Gordon Campbell | Parliament TV | Parliament Today | News Video | Crime | Employers | Housing | Immigration | Legal | Local Govt. | Maori | Welfare | Unions | Youth | Search

 


MPs pay rise hard to swallow

MPs pay rise hard to swallow

The Public Service Association says Parliamentary Services staff will find a pay rise for MPs particularly hard to swallow.

The Remuneration Authority has confirmed MPs are likely to receive a pay rise of 1.5% which will be backdated to July 1st, meaning they will end up with a lump sum payment worth thousands of dollars.

PSA National Secretary Brenda Pilott says a thought needs to be spared for Parliamentary Services staff, many of whom work directly for MPs. They haven’t had a pay rise for three years and are currently battling to get an increase.

“They are consistently being told by Parliamentary Services that there is no money in the pot for pay increases yet MPs get a pay rise and a backdated lump sum without even trying. It’s an injustice which MPs should seek to remedy.”

The backdating of the increase also exposes a clear double standard.

“The days of backdated pay in the public sector are long gone with government departments being given a clear message not to backdate any pay increases agreed to in collective agreements. For that reason it is galling to see the Prime Minister and other MPs set to have their pockets lined with thousands of dollars in backpay.”

“While everyone deserves a pay rise, it doesn’t sit well to see MPs getting an increase while public sector workers have faced thousands of job cuts in the name of austerity, are constantly being told to tighten their belts and have to fight tooth and nail to achieve any wage movement at all.”

© Scoop Media

 
 
 
 
 
Parliament Headlines | Politics Headlines | Regional Headlines

Gordon Campbell:
On The Kim Regime

During the Cuban Missile Crisis, the US had a very clear objective and eventually offered a quid pro quo of the removal of some of its own missiles from Turkey. This time, there’s no clarity about what the US is seeking, or offering.

It hasn’t helped that the US and the global media consistently agree on calling North Korea and its leadership “crazy” and “irrational” and urging it to “come to its senses”. When you treat your opponent as being beyond reason, it gets hard to comprehend what their strategy is, let alone work out the terms of a viable compromise. More>>

 

Recovery: Economic Impact Of Kaikōura Quake Revealed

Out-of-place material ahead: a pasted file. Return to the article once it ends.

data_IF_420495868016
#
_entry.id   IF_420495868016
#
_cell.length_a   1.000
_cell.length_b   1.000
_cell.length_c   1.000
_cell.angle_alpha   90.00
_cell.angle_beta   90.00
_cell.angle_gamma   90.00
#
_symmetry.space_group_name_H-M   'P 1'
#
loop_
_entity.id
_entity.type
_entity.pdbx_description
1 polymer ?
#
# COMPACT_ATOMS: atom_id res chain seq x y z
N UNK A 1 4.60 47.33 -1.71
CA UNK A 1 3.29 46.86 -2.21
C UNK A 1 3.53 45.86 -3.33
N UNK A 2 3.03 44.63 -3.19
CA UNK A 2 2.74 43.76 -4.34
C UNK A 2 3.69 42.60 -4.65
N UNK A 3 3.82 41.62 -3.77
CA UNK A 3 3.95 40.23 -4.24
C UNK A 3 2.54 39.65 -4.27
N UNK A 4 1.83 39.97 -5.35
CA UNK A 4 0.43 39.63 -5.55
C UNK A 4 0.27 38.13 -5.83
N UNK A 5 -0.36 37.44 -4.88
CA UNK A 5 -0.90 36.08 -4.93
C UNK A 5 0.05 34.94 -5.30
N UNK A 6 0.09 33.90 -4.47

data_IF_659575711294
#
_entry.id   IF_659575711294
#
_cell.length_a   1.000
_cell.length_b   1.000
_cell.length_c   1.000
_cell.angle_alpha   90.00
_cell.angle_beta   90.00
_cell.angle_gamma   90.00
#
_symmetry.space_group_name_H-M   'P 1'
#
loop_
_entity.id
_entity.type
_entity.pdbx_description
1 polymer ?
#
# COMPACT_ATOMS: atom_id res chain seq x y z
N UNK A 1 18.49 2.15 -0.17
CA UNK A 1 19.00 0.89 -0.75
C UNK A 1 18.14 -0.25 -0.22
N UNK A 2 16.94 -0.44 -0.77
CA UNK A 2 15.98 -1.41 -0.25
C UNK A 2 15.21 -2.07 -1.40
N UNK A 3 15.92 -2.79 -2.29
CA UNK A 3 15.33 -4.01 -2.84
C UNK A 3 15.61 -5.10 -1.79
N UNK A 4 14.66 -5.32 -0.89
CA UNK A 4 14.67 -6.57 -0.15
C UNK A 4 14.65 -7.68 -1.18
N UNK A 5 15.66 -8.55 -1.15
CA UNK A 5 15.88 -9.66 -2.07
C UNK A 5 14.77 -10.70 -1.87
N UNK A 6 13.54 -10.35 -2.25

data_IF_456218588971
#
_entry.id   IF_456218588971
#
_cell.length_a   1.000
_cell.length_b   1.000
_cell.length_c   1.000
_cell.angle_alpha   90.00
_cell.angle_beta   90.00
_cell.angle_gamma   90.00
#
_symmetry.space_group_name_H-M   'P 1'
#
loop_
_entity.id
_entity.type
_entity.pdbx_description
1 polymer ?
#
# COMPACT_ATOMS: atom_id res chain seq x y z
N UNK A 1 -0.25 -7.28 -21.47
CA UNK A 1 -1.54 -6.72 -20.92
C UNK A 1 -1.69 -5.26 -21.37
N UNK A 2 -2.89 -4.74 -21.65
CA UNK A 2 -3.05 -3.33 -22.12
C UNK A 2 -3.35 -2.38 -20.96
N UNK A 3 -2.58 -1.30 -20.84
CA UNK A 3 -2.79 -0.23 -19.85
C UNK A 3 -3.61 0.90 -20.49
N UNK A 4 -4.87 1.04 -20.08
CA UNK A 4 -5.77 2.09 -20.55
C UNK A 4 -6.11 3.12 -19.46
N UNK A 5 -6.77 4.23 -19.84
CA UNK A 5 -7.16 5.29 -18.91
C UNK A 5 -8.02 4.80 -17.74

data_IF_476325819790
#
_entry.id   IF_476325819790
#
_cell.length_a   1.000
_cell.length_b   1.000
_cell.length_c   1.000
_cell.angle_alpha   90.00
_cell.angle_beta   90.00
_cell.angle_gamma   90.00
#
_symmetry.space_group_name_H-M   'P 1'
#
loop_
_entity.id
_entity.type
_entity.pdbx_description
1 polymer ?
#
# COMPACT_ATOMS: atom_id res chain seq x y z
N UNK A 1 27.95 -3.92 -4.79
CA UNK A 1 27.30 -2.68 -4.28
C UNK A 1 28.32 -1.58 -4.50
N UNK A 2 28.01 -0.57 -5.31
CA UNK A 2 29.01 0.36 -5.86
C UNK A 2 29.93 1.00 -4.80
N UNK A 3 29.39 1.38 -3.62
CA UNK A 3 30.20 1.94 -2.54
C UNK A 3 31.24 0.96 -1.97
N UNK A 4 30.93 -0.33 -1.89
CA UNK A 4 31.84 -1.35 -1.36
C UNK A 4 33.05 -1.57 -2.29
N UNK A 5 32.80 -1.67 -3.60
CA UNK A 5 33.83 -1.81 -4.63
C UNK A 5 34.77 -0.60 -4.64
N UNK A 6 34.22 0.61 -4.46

The report details the impact on small businesses and tourism caused by disruptions to transport infrastructure and the economic impacts... The impact on New Zealand’s Gross Domestic Product (GDP) over the first 18 months following the earthquake has been estimated at $450-$500 million. More>>

ALSO:

Human Rights Commission: Urgent Need For Action On Seclusion And Restraint

Chief Human Rights Commissioner David Rutherford says that while the report makes for sobering reading, the focus should now be on how the recommendations can be used to reduce the occurrence of seclusion and restraint in New Zealand and, in circumstances where it is necessary, to improve practices. More>>

ALSO:

CORRECTIONS (March 2017):

SCHOOL SECLUSION ROOMS (2016):

$11bn Capital Spend, New Debt Target: Steven Joyce On Budget Priorities

First, delivering better public services for a growing country – providing all New Zealanders with the opportunity to lead successful independent lives... And finally, we remain committed to reducing the tax burden and in particular the impact of marginal tax rates on lower and middle income earners, when we have the room to do so. More>>

ALSO:

JustSpeak Report: Bail Changes To Blame For New Billion Dollar Prison

In 2013 criminal justice spending was falling and the Government was mulling over what to spend the money on. 3 years later there are 10,000 people in prison and a new billion dollar prison is announced. More>>

ALSO:

Get More From Scoop

 

LATEST HEADLINES

 
 
 
 
 
 
 
 
Politics
Search Scoop  
 
 
Powered by Vodafone
NZ independent news